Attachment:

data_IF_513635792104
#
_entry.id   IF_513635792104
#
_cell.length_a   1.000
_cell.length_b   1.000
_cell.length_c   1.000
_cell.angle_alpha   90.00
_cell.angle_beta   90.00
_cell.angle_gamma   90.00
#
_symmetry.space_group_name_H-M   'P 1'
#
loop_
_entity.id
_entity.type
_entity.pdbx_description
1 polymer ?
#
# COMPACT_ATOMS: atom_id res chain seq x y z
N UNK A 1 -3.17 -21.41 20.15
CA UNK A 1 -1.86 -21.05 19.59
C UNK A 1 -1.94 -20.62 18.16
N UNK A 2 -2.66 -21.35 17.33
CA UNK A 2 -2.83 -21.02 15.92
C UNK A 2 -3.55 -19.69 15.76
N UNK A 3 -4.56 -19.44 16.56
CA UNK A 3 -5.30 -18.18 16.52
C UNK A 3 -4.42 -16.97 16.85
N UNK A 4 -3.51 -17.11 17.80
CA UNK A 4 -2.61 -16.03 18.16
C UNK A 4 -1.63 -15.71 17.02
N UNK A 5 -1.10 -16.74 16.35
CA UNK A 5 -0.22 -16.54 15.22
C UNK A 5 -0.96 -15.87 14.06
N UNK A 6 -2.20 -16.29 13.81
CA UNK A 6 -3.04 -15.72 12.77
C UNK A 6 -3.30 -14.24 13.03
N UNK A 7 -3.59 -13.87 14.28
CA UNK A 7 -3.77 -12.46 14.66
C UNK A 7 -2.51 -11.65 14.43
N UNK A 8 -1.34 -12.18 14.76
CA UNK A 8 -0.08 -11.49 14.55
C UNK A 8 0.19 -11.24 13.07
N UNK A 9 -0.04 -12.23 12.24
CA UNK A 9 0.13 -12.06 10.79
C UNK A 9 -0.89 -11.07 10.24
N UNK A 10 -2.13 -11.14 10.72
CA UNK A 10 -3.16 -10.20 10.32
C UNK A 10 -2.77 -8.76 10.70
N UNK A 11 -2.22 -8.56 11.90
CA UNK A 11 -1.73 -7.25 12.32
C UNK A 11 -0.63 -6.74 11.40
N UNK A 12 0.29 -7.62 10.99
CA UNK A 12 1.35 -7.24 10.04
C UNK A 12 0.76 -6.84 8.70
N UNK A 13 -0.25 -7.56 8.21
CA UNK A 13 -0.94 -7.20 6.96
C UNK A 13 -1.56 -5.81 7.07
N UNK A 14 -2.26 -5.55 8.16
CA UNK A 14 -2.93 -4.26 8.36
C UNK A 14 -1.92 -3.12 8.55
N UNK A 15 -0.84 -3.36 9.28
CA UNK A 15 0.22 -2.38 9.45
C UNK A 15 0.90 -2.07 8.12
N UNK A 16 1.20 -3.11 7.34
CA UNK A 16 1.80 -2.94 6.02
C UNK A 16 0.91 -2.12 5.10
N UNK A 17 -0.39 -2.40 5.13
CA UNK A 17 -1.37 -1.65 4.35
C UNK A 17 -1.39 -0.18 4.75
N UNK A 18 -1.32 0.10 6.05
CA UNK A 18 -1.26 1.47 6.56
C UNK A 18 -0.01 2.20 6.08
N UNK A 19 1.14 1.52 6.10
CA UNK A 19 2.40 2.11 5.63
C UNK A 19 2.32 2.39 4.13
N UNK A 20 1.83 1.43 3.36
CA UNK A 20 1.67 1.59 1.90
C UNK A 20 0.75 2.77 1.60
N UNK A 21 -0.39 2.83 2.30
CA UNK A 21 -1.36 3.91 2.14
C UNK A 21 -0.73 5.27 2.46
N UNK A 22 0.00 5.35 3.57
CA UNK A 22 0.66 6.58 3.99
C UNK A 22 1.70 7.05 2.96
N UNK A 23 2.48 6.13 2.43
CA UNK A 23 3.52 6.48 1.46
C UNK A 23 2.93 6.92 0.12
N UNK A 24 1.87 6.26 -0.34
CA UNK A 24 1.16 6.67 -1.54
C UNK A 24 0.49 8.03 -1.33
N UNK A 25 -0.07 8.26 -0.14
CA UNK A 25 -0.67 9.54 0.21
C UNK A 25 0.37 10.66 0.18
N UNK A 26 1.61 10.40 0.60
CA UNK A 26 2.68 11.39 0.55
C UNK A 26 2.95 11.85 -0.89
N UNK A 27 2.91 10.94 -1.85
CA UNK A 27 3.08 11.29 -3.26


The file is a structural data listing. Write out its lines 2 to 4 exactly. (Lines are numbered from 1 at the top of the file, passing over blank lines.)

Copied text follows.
#
_entry.id   IF_513635792104
#